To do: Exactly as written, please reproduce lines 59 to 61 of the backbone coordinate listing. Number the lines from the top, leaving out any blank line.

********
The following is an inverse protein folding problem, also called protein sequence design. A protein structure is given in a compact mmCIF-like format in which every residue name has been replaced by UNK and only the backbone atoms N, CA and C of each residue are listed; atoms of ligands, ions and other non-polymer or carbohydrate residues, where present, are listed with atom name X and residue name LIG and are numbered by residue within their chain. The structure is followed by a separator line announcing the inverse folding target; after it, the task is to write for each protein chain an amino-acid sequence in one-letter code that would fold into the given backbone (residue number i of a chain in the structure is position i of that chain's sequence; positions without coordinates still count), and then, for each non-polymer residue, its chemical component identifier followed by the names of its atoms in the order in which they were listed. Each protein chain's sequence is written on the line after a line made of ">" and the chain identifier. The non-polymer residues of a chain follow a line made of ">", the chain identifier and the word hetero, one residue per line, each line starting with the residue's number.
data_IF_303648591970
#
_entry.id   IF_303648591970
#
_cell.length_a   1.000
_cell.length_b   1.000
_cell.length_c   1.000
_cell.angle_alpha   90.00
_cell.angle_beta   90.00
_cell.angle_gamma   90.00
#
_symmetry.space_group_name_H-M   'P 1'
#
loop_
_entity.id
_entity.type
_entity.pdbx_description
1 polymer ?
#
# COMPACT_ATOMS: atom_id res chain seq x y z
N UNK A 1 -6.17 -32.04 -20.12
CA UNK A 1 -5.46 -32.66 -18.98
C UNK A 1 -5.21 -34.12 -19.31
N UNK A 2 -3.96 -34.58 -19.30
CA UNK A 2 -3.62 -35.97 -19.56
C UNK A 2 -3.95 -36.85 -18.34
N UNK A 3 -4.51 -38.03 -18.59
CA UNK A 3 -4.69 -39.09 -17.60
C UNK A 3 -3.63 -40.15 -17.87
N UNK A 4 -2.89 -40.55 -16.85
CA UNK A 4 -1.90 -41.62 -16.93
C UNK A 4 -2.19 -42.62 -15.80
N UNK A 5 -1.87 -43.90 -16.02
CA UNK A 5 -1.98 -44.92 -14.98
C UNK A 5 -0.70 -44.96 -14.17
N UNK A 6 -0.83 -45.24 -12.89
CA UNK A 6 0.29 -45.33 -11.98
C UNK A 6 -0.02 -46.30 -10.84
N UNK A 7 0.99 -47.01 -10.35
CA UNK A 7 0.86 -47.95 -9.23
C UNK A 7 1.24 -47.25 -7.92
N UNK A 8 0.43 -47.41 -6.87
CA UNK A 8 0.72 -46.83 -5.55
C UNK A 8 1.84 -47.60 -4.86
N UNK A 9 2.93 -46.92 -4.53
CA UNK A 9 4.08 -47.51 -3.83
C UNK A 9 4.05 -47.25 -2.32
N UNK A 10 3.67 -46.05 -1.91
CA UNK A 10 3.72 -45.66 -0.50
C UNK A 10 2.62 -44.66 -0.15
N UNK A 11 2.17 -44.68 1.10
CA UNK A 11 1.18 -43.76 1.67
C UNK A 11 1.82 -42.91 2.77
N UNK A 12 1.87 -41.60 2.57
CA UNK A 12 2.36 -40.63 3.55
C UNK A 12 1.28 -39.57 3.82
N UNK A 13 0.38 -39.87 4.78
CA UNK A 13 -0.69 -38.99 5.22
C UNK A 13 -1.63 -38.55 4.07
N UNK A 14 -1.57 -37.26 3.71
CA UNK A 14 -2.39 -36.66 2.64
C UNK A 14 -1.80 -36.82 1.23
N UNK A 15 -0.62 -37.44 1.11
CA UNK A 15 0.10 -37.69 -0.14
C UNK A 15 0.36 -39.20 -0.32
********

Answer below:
CA UNK A 13 -0.69 -38.99 5.22
C UNK A 13 -1.63 -38.55 4.07
N UNK A 14 -1.57 -37.26 3.71